Covid-19 Pandemic Might Decelerate Efforts to attain Universal Health Coverage by 2022Darmi Jattani
Post Date: 30 June 2020
The 2010 constitution created a two-tier governance system with national and county government elements. Embedded within the constitution are interdependent government functions. Health sector responsibilities are shared between the two tiers of government. The National Government is charged with policy formulation, planning and budgeting, capacity building, health research and quality assurance. Health service delivery is left to the county government.
The government has made a commitment to achieve universal health coverage by the year 2022 and this is embodied in the Big Four Agenda which includes healthcare as one of its key development policies. The Big Four agenda is Kenya’s medium-term socio-economic development plan under the current national administration. Universal health coverage (UHC) is mainly about financing, where the government pays the premium for the insurance cover provided to the people by insurance companies/schemes. The National Health Insurance Fund (NHIF) is the primary implementation institution for UHC.
In efforts to enhance the NHIF’s capacity to deliver the promise of UHC to Kenyans, the national government has introduced several reforms in the last eight years. The reforms include: the introduction of the civil servants’ scheme, the health insurance subsidy for the poor, revision of monthly contribution rates and expansion of the benefit package and upward revision of provider reimbursement rates. The successful delivery of the NHIF reform will demonstrate Kenya’s ability to efficiently pool revenues to cover for a healthcare package with essential services for all Kenyans, at all ages. This again will enhance confidence to join and invest in NHIF and create opportunities within the health sector to develop new partnership models for the delivery of care which will help the Country to make rapid strides towards the realization of UHC.
The Availability of Masks Amid COVID-19 PandemicStephen Jairo
Post Date: 12 June 2020
The novel Coronavirus, now only referred to as COVID-19, continues to wreak havoc across the globe, with the number of infections and deaths on the rise in some territories, while in others, normalcy seems to be setting in. As of 30th May 2020, Kenya had recorded 1,888 confirmed Covid-19 cases with 63 deaths and over 464 recoveries – some good news. Comparatively, both within the continent and with other countries around the world, the situation seems to be getting under control. For Kenya, the government imposed countrywide dawn to dusk curfew, and lockdown for the counties of Mombasa, Kilifi, and Kwale, and the Nairobi metropolitan area, which is in effect until 6th June 2020, when further guidelines will be issued.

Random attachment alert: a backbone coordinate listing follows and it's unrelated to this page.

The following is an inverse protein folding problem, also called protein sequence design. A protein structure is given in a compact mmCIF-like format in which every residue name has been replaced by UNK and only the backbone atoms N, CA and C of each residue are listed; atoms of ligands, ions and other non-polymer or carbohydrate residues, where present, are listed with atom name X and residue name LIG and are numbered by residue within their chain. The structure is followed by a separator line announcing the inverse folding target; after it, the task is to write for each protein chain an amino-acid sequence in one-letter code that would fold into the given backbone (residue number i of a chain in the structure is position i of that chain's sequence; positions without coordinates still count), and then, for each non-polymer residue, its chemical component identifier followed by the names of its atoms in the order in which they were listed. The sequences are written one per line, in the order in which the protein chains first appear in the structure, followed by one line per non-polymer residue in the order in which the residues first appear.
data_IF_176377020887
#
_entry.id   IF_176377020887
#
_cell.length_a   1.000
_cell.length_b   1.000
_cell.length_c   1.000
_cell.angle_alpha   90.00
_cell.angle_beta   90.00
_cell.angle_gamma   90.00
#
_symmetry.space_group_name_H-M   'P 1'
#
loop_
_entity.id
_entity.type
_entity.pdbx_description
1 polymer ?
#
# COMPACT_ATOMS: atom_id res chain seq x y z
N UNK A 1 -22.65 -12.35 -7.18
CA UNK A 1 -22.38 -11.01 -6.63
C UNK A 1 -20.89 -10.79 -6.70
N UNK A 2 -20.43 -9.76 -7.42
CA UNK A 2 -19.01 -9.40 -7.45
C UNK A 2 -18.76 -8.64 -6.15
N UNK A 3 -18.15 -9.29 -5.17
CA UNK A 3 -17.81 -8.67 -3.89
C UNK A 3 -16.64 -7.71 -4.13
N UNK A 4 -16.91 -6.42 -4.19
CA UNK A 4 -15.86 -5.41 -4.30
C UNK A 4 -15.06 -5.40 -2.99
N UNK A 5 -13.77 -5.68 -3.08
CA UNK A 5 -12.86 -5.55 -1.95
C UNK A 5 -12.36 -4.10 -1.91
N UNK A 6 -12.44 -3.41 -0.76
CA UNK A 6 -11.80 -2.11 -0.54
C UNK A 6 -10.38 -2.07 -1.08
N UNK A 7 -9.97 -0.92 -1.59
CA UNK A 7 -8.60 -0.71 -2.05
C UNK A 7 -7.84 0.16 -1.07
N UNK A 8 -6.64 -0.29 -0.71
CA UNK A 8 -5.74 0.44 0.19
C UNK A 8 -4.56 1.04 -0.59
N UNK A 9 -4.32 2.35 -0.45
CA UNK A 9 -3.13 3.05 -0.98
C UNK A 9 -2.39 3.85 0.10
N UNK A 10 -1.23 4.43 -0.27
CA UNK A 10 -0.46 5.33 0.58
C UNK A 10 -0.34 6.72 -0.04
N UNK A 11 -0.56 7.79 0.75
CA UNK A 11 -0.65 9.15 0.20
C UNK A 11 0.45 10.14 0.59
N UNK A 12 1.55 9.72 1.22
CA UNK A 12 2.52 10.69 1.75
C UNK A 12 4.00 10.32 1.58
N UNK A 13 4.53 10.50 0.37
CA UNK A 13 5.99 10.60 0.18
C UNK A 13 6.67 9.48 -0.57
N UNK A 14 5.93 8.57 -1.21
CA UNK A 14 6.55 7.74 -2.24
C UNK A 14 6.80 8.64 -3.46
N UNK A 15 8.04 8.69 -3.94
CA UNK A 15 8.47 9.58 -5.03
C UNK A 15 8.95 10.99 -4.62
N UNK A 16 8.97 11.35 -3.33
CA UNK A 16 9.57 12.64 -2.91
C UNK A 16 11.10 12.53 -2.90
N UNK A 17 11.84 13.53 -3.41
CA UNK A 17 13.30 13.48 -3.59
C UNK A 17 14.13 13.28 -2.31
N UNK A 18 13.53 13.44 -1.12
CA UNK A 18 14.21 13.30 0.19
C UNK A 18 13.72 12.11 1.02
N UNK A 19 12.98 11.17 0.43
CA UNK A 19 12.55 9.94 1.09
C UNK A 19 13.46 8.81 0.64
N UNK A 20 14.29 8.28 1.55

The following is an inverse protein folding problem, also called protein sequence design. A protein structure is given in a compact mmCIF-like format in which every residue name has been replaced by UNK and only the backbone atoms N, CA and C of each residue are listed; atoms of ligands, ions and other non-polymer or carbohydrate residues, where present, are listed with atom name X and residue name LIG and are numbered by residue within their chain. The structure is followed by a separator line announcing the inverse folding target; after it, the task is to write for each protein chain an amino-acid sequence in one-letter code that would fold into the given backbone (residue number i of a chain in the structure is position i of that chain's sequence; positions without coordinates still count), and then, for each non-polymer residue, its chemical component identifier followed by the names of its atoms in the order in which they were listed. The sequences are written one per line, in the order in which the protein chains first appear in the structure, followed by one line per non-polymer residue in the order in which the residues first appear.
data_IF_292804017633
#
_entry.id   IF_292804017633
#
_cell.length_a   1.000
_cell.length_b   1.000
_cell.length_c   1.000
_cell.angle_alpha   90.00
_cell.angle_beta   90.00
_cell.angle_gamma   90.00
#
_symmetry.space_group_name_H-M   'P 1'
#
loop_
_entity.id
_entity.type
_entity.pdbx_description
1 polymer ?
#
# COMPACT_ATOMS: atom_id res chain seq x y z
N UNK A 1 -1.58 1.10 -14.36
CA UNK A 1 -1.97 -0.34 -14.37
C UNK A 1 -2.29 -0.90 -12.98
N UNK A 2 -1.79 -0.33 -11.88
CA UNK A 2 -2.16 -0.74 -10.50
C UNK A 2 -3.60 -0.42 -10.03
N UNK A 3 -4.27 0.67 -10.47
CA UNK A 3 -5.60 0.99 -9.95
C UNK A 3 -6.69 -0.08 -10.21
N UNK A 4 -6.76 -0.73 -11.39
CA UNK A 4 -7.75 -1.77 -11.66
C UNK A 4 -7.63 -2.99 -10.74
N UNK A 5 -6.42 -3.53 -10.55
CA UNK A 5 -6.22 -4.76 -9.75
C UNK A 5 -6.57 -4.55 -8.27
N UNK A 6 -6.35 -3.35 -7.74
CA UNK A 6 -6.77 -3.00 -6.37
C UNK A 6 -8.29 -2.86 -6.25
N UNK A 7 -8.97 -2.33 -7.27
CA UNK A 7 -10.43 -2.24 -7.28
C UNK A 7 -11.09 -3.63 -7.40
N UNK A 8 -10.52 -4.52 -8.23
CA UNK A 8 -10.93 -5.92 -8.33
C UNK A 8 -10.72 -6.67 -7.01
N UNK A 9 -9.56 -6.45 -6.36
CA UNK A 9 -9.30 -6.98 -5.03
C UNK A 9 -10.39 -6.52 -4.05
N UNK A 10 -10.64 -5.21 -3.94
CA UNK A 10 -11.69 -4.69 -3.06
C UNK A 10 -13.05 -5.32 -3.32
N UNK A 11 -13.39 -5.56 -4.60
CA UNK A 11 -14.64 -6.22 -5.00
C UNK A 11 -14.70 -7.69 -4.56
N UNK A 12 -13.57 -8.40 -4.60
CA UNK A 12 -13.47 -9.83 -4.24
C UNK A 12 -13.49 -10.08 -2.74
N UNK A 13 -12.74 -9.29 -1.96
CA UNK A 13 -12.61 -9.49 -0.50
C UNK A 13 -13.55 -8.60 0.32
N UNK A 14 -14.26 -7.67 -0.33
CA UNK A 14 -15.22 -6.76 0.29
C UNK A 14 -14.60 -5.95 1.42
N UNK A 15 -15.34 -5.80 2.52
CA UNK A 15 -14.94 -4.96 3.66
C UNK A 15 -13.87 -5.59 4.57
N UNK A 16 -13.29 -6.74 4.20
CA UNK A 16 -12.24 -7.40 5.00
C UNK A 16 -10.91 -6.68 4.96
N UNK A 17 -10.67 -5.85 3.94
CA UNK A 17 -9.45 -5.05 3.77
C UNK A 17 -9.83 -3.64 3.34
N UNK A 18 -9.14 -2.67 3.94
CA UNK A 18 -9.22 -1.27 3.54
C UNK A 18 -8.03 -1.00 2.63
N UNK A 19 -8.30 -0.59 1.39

Disruption of Covid-19 on the Education System and Learners in KenyaWinnie Ogejo & Oscar Ochieng
Post Date: 02 June 2020
It is nearly three months since the government announced the closure of schools as a measure to contain the spread of Covid-19. As a result of the decision, a total of 91,591 learning institutions both public and private were closed, disrupting the school calendar and affecting the learners (Learners from poor households have been hit hard by the pandemic as learning has shifted to the digital space). Also affected are learners with special needs.
The Ministry of Education estimates that there are 16,528,313 learners out of school, from early childhood development education to tertiary students. With less than 10% of learners having access to digital learning materials such computers, ipads, and laptops, while only 18% have access to learning through the internet and 26 % have access to electricity in rural areas showing glaring disparities in home learning as shown in table 1, the situation is worse in public schools in Kenya. Indeed, covid-19 has disrupted the education sector landscape limiting how students can access learning across the country.